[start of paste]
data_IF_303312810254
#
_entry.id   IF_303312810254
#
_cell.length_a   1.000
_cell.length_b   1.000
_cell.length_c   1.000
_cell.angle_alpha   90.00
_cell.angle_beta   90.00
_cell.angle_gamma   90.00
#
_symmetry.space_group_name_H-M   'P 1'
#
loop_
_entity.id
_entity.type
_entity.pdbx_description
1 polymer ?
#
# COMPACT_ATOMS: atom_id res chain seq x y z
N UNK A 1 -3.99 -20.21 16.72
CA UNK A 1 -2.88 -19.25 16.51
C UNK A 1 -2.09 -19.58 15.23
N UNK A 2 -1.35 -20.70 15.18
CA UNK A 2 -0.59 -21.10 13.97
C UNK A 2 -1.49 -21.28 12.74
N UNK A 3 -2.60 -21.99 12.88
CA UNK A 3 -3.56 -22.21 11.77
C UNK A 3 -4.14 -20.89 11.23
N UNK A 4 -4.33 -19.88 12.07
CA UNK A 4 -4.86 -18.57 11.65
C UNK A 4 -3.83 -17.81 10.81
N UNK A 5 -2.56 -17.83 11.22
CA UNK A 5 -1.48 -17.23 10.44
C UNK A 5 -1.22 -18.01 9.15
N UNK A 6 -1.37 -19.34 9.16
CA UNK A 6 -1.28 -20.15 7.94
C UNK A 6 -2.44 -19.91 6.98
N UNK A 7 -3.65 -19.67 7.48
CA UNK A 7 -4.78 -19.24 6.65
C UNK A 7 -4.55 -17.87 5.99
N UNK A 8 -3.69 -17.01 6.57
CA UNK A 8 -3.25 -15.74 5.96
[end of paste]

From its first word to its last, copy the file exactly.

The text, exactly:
data_IF_303312810254
#
_entry.id   IF_303312810254
#
_cell.length_a   1.000
_cell.length_b   1.000
_cell.length_c   1.000
_cell.angle_alpha   90.00
_cell.angle_beta   90.00
_cell.angle_gamma   90.00
#
_symmetry.space_group_name_H-M   'P 1'
#
loop_
_entity.id
_entity.type
_entity.pdbx_description
1 polymer ?
#
# COMPACT_ATOMS: atom_id res chain seq x y z
N UNK A 1 -3.99 -20.21 16.72
CA UNK A 1 -2.88 -19.25 16.51
C UNK A 1 -2.09 -19.58 15.23
N UNK A 2 -1.35 -20.70 15.18
CA UNK A 2 -0.59 -21.10 13.97
C UNK A 2 -1.49 -21.28 12.74
N UNK A 3 -2.60 -21.99 12.88
CA UNK A 3 -3.56 -22.21 11.77
C UNK A 3 -4.14 -20.89 11.23
N UNK A 4 -4.33 -19.88 12.07
CA UNK A 4 -4.86 -18.57 11.65
C UNK A 4 -3.83 -17.81 10.81
N UNK A 5 -2.56 -17.83 11.22
CA UNK A 5 -1.48 -17.23 10.44
C UNK A 5 -1.22 -18.01 9.15
N UNK A 6 -1.37 -19.34 9.16
CA UNK A 6 -1.28 -20.15 7.94
C UNK A 6 -2.44 -19.91 6.98
N UNK A 7 -3.65 -19.67 7.48
CA UNK A 7 -4.78 -19.24 6.65
C UNK A 7 -4.55 -17.87 5.99
N UNK A 8 -3.69 -17.01 6.57
CA UNK A 8 -3.25 -15.74 5.96